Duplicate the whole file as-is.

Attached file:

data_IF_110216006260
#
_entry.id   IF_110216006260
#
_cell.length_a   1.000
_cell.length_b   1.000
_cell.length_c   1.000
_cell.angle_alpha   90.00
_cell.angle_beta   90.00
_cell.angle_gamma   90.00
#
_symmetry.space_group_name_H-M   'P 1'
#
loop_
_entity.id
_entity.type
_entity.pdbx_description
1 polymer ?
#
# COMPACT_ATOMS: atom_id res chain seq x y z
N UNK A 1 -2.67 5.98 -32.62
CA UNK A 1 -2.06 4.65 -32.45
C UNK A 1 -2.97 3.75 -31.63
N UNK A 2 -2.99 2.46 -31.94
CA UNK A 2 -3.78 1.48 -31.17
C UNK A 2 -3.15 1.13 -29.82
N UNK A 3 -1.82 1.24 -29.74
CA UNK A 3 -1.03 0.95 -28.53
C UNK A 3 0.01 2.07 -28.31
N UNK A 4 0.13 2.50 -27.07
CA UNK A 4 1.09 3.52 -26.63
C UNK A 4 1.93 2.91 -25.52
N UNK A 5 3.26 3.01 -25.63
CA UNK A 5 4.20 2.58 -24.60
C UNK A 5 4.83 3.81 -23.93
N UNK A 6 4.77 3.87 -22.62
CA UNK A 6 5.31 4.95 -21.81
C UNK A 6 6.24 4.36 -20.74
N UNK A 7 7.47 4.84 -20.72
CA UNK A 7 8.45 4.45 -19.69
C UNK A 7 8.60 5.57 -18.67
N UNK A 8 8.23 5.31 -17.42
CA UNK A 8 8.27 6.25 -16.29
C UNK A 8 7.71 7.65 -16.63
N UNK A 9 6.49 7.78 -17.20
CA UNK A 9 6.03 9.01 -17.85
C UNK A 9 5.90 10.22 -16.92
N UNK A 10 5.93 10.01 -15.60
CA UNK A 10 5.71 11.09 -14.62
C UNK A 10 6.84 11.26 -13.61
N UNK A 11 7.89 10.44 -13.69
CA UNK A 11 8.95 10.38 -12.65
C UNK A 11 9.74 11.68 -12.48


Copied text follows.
data_IF_110216006260
#
_entry.id   IF_110216006260
#
_cell.length_a   1.000
_cell.length_b   1.000
_cell.length_c   1.000
_cell.angle_alpha   90.00
_cell.angle_beta   90.00
_cell.angle_gamma   90.00
#
_symmetry.space_group_name_H-M   'P 1'
#
loop_
_entity.id
_entity.type
_entity.pdbx_description
1 polymer ?
#
# COMPACT_ATOMS: atom_id res chain seq x y z
N UNK A 1 -2.67 5.98 -32.62
CA UNK A 1 -2.06 4.65 -32.45
C UNK A 1 -2.97 3.75 -31.63
N UNK A 2 -2.99 2.46 -31.94
CA UNK A 2 -3.78 1.48 -31.17
C UNK A 2 -3.15 1.13 -29.82
N UNK A 3 -1.82 1.24 -29.74
CA UNK A 3 -1.03 0.95 -28.53
C UNK A 3 0.01 2.07 -28.31
N UNK A 4 0.13 2.50 -27.07
CA UNK A 4 1.09 3.52 -26.63
C UNK A 4 1.93 2.91 -25.52
N UNK A 5 3.26 3.01 -25.63
CA UNK A 5 4.20 2.58 -24.60
C UNK A 5 4.83 3.81 -23.93
N UNK A 6 4.77 3.87 -22.62
CA UNK A 6 5.31 4.95 -21.81
C UNK A 6 6.24 4.36 -20.74
N UNK A 7 7.47 4.84 -20.72
CA UNK A 7 8.45 4.45 -19.69
C UNK A 7 8.60 5.57 -18.67
N UNK A 8 8.23 5.31 -17.42
CA UNK A 8 8.27 6.25 -16.29
C UNK A 8 7.71 7.65 -16.63
N UNK A 9 6.49 7.78 -17.20
CA UNK A 9 6.03 9.01 -17.85
C UNK A 9 5.90 10.22 -16.92
N UNK A 10 5.93 10.01 -15.60
CA UNK A 10 5.71 11.09 -14.62
C UNK A 10 6.84 11.26 -13.61
N UNK A 11 7.89 10.44 -13.69
CA UNK A 11 8.95 10.38 -12.65
C UNK A 11 9.74 11.68 -12.48